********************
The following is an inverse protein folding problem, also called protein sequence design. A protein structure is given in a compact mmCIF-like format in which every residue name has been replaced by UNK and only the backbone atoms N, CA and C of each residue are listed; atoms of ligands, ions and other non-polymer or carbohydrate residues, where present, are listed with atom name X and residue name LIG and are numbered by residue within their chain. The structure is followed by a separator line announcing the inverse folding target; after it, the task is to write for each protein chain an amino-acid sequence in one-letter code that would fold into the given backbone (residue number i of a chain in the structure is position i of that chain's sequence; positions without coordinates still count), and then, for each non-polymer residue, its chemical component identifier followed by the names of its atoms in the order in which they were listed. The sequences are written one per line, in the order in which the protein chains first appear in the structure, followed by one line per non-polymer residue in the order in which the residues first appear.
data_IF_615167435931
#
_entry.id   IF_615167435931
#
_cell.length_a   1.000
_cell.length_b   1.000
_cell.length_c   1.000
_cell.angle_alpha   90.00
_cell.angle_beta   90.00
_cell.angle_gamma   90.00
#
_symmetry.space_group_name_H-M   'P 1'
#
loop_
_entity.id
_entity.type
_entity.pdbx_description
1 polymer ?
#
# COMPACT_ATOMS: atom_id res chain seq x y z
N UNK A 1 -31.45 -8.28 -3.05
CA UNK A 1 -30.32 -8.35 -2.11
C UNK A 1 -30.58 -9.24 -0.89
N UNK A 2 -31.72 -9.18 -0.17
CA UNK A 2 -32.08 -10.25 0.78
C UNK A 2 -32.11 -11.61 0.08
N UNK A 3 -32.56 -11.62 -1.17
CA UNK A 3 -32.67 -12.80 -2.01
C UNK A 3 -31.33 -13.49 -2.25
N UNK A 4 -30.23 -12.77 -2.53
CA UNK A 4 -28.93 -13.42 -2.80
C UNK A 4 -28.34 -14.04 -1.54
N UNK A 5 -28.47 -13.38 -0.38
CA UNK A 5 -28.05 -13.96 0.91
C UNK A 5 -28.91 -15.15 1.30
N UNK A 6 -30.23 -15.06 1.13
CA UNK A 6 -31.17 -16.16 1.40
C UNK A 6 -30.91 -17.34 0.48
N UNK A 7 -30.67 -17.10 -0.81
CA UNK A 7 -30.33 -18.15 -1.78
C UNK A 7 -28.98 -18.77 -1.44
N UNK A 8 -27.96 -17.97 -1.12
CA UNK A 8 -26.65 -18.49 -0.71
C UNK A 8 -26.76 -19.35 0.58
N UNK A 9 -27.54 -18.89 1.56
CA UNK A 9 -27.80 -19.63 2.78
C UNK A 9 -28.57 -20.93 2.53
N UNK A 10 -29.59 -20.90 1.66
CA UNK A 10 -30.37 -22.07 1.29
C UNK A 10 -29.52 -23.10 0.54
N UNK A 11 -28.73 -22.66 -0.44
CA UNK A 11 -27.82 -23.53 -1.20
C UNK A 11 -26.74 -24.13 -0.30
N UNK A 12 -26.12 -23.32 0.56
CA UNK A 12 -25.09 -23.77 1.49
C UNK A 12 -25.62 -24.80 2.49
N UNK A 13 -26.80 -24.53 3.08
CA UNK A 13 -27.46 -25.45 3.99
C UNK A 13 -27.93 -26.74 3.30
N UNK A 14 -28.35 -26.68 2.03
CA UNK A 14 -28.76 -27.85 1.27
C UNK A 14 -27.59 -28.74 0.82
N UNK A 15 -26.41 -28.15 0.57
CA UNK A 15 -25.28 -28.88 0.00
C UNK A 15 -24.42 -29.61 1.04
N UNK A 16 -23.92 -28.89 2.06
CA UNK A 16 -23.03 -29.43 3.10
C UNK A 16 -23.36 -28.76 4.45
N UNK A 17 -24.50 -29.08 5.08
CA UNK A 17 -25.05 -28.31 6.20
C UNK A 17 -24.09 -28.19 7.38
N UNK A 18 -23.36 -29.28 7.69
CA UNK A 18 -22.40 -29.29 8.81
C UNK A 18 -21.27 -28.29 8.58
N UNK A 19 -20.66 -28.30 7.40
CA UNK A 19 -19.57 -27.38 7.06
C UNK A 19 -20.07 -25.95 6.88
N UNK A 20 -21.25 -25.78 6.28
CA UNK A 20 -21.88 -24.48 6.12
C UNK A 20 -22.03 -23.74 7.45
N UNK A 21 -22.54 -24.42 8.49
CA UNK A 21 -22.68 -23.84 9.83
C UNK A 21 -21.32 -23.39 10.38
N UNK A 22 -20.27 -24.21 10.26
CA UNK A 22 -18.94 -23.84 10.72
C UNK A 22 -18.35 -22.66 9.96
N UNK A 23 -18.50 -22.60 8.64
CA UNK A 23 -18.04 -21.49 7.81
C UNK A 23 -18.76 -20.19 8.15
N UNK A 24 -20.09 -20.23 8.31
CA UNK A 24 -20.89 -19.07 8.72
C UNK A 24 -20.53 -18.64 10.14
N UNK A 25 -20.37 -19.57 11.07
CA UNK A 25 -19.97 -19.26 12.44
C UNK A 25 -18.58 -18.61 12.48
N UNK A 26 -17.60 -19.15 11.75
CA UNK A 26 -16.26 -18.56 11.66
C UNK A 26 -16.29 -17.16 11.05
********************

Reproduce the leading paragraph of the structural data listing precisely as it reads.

The following is an inverse protein folding problem, also called protein sequence design. A protein structure is given in a compact mmCIF-like format in which every residue name has been replaced by UNK and only the backbone atoms N, CA and C of each residue are listed; atoms of ligands, ions and other non-polymer or carbohydrate residues, where present, are listed with atom name X and residue name LIG and are numbered by residue within their chain. The structure is followed by a separator line announcing the inverse folding target; after it, the task is to write for each protein chain an amino-acid sequence in one-letter code that would fold into the given backbone (residue number i of a chain in the structure is position i of that chain's sequence; positions without coordinates still count), and then, for each non-polymer residue, its chemical component identifier followed by the names of its atoms in the order in which they were listed. The sequences are written one per line, in the order in which the protein chains first appear in the structure, followed by one line per non-polymer residue in the order in which the residues first appear.